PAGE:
Your pelvis is what helps you do many things in your every day life; run, walk, lift weights, stand. The pelvis is what connects your trunk to your legs and is responsible for keeping everything in place as you’re doing your every day activities. When you have an anterior pelvic tilt, your pelvis is rotated forward, creating a curve in your spine that can result in a lot of pain in the lower back. If not fixed, it can create bigger problems as the spinal curve becomes more aggressive, resulting in pain when you walk, sit down, sleep, and lift things (heavy or not). Due to the forward tilt of your pelvis, the muscles in front of your pelvis (quads predominantly) tend to be tighter, whereas the muscles in the back of your pelvis (gluteus, hamstrings) tend to be weaker and more stretched.
Why is it important to fix it?
Having an anterior pelvic tilt can create problems when you’re training. You become prone to injury for anything you do, even for something as mundane as walking, since your pelvis is responsible for keeping your trunk balanced. Should your pelvis be imbalanced to begin with, walking can become dangerous. Training with with a severe anterior pelvic tilt is quite dangerous as well, since your core is weaker than normal and your posterior chain doesn’t engage properly, if at all.
IMPORTANT NOTE: not all lower back pain comes from an anterior pelvic tilt. To make sure this is the real issue behind your lower back pain, stand up straight in front of a mirror and turn sideways to see if your pelvis is tilted forward or not. If it’s tilted forward, simply contract your lower abdominals and glutes to spring the pelvis back up. Now, release again and stand normally without contracting your core or glutes. Does your pelvis tilt back forward naturally? If so, here are some things you can do to fix them.
Single Leg Movements for Posterior Chain
The posterior chain includes a group of muscles on the posterior of the body. With a severe forward pelvis tilt, your glutes and hamstrings become weaker than normal. Your hamstrings are usually very stretched, which enhances the weakness in your posterior chain. In order to fix the forward pelvis tilt, we want to tighten and strengthen the posterior chain. This will bring down the back of the pelvis, which is sprung up due to the forward tilt.
Single leg movements will reduce your chances of injury and ensure proper posterior chain engagement. It’s important to perform these exercises slowly and always drive through the heel (you’ll understand why I say that in a few seconds).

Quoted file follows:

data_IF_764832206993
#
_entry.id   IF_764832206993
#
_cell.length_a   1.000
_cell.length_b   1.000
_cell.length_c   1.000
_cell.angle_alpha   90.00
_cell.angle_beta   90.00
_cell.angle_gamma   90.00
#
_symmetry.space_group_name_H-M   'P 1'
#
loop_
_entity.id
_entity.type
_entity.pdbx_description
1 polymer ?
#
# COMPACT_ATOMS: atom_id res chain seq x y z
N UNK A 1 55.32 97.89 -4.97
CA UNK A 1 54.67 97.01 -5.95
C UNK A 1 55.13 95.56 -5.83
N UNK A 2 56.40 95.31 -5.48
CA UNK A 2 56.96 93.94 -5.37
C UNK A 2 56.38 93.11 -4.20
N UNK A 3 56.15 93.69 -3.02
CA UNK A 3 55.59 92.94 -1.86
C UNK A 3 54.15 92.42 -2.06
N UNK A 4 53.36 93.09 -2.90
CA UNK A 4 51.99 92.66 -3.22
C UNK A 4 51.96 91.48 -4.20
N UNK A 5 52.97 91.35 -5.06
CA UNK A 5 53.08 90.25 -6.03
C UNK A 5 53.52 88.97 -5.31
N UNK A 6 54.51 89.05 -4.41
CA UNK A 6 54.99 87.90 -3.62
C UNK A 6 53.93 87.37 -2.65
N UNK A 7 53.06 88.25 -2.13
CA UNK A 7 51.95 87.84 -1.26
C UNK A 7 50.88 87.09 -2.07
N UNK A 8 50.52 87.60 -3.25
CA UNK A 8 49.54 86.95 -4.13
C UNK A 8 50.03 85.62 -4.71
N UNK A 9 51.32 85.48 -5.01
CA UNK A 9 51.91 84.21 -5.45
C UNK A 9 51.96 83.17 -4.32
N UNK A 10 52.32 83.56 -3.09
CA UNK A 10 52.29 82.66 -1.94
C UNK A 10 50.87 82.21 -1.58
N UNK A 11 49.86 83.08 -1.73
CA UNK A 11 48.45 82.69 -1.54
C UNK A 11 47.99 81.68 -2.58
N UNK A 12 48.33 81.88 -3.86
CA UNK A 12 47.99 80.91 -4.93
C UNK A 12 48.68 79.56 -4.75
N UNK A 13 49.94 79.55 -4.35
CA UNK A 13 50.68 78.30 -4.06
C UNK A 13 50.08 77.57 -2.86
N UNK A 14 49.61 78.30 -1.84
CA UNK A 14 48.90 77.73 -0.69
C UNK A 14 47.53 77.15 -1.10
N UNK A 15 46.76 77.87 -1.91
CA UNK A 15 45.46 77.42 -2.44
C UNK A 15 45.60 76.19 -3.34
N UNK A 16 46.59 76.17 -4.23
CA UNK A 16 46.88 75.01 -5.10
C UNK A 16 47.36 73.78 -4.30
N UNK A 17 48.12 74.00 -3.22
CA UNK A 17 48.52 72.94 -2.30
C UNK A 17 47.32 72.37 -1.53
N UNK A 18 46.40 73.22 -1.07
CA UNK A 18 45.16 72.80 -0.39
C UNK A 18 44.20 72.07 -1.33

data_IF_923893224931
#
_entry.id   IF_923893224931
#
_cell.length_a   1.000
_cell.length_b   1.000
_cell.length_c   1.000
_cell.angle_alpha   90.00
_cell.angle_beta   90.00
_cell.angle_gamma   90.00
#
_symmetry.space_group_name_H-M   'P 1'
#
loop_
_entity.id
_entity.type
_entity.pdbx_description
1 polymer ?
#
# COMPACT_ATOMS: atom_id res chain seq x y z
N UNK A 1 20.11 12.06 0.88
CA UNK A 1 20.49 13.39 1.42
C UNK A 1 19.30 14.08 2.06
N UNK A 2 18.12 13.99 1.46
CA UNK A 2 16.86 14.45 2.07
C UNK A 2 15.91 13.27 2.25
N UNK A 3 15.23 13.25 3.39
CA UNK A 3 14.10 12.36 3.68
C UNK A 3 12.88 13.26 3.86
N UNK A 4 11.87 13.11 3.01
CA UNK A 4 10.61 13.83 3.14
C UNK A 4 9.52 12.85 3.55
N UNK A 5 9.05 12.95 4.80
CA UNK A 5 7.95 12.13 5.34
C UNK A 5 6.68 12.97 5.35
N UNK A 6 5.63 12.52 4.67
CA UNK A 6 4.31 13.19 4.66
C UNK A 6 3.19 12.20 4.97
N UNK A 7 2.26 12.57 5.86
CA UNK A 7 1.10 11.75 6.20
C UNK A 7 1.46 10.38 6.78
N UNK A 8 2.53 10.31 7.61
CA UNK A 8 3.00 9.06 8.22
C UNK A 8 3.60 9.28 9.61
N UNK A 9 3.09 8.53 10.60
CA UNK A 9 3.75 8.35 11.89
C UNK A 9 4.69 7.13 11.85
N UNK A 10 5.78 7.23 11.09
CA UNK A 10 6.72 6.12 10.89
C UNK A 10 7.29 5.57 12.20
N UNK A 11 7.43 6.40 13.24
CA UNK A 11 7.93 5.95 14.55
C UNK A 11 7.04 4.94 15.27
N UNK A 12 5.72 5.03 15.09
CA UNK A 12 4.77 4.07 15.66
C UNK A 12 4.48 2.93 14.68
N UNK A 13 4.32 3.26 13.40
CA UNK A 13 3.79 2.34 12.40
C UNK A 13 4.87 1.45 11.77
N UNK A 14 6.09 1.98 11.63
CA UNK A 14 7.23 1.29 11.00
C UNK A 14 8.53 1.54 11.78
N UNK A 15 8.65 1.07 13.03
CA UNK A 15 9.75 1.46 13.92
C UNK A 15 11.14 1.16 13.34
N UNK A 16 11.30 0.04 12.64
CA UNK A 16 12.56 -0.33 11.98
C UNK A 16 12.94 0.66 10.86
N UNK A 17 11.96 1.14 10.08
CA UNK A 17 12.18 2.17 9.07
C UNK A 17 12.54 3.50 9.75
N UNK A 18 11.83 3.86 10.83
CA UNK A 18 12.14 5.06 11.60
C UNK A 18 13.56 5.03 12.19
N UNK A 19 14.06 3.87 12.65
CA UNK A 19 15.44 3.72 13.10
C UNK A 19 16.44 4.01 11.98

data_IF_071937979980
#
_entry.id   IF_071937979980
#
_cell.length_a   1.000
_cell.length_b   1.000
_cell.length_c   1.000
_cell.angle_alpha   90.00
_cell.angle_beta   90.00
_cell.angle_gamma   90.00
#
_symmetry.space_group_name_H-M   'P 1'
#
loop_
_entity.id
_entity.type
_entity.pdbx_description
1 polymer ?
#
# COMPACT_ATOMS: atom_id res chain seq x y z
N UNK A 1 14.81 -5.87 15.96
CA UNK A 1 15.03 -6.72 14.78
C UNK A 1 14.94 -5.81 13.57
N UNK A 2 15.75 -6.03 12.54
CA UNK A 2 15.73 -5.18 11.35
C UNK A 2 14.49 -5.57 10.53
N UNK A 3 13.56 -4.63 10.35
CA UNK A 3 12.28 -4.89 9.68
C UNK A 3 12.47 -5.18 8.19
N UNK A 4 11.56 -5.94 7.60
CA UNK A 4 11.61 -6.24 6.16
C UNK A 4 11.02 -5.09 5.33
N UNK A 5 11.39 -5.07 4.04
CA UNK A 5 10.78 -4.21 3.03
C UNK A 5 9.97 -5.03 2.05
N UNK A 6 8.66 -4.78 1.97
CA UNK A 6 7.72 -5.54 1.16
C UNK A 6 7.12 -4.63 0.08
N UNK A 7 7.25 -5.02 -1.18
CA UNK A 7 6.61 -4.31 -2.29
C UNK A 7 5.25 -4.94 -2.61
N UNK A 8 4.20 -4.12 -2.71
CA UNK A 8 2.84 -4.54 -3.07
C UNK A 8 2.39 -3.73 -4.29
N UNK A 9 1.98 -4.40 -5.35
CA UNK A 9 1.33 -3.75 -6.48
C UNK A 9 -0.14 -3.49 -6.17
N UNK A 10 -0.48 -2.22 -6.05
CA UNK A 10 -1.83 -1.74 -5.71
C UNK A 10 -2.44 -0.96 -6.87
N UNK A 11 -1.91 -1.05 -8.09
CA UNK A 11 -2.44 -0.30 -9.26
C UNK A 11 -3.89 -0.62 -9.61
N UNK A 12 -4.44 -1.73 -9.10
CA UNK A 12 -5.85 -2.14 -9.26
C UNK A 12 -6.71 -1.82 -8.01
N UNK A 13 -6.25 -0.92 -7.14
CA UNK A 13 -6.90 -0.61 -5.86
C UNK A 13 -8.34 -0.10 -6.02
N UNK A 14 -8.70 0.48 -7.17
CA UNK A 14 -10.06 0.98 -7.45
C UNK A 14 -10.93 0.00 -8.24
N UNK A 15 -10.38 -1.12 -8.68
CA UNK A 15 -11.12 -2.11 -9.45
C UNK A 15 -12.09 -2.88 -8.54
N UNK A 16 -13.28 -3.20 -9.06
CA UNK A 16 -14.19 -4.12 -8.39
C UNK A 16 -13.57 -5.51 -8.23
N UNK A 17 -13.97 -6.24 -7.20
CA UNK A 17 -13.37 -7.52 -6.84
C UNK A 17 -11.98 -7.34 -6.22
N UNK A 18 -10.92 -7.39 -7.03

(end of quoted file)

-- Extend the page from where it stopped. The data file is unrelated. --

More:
Start with both feet together and slowly bring the left leg back. Bring your knee to the ground, keeping the weight on your right heel. Slowly come back to the starting position and repeat 15 times per side, 2-3 sets. When done properly, you should feel your glutes and hamstrings working. Start by adding this exercise as a warm-up to your leg workout. No weights.
Single Leg Romanian Deadlift
Bring your left foot back, slightly touching the ground to help keep your stability. Hold a dumbbell in your right hand to execute the movement. Start by doing a proper hip hinge, transferring your bodyweight to your right heel. Bend your right knee slowly and bring the dumbbell down mid-shin. Consciously contract your right buttock by pushing through your right heel, and come back up to the starting position. Repeat the movement on both side, 12 reps for 2-3 sets. When done properly, you should feel your glutes burning! Add it to your leg day routine to strengthen your posterior chain.
Single Leg Straight Leg Deadlift
Phew! That’s a mouthful. This movement is very similar to the previous one. The only important difference is in the bending of the knee. Following the name of the exercise, it’s important to keep your leg as straight as possible as you bring the dumbbell mid-shin, to target and isolate your hamstrings. Drive through the heel to come back to the starting position, consciously contracting the hamstrings and glutes. Repeat the movement on both side, 15 reps for 3 sets. When done properly, you should feel your hamstrings burning! Add it to your leg day routine.
Assisted Pistol Squats